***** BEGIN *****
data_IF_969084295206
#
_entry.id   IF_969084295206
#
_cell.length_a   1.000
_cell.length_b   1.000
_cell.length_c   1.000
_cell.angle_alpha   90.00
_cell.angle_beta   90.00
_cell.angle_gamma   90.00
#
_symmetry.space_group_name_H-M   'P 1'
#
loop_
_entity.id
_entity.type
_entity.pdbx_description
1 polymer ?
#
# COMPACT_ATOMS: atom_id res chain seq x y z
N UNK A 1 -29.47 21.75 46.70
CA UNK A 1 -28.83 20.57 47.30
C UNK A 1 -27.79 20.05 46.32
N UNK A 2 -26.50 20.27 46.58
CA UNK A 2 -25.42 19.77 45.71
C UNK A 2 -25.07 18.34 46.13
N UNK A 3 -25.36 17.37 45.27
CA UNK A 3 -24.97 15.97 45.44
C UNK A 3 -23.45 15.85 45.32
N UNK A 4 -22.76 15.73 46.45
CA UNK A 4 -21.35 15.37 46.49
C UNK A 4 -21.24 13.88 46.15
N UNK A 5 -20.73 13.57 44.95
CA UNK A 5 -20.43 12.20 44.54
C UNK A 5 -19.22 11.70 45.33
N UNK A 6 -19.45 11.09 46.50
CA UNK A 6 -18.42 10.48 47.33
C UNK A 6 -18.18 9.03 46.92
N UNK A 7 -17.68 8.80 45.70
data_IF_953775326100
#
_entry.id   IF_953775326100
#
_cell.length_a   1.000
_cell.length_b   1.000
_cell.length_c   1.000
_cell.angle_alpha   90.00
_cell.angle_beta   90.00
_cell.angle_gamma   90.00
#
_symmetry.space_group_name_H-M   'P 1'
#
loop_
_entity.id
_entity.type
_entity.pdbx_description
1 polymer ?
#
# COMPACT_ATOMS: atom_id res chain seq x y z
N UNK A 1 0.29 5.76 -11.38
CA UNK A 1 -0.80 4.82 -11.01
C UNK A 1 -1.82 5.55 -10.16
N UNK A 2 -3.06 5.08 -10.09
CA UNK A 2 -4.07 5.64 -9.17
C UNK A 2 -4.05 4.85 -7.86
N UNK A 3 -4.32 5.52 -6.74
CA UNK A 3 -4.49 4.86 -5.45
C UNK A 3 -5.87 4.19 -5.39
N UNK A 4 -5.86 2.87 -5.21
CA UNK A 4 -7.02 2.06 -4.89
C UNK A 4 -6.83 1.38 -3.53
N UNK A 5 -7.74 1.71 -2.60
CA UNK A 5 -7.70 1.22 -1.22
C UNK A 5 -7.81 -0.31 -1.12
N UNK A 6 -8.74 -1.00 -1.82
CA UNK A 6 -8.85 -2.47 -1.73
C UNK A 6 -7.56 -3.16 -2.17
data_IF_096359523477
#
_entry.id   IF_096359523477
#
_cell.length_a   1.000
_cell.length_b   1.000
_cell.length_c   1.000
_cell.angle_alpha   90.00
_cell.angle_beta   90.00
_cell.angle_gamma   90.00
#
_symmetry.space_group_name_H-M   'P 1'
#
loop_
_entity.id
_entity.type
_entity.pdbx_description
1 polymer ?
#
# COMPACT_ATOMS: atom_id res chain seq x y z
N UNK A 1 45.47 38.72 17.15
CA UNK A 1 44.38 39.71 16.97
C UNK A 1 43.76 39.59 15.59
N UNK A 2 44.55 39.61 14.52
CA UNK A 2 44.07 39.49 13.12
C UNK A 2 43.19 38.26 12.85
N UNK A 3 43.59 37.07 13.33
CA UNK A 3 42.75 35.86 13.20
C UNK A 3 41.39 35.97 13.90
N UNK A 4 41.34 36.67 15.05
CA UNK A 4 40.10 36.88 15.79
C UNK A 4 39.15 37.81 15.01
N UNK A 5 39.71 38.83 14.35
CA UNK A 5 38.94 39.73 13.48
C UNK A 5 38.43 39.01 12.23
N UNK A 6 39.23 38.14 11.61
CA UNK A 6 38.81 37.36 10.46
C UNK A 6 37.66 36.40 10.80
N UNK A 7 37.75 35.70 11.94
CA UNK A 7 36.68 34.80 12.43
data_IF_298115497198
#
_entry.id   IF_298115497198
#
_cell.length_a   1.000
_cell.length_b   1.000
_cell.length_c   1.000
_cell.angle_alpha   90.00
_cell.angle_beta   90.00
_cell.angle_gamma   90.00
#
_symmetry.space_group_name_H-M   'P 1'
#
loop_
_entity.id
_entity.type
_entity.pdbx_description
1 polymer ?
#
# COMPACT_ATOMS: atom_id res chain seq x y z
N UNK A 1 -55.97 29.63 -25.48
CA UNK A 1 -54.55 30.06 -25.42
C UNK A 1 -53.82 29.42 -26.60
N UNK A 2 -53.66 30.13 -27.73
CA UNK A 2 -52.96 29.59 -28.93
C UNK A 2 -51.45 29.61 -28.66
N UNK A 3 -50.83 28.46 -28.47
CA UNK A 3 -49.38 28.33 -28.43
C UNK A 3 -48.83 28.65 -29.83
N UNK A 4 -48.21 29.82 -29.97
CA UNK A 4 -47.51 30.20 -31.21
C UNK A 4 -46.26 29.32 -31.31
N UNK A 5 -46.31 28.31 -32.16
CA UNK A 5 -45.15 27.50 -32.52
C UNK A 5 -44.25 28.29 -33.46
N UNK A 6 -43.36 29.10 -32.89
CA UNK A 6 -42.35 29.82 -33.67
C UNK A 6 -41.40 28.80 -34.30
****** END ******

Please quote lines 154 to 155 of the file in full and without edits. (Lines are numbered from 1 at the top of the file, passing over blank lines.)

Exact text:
CA UNK A 6 -42.35 29.82 -33.67
C UNK A 6 -41.40 28.80 -34.30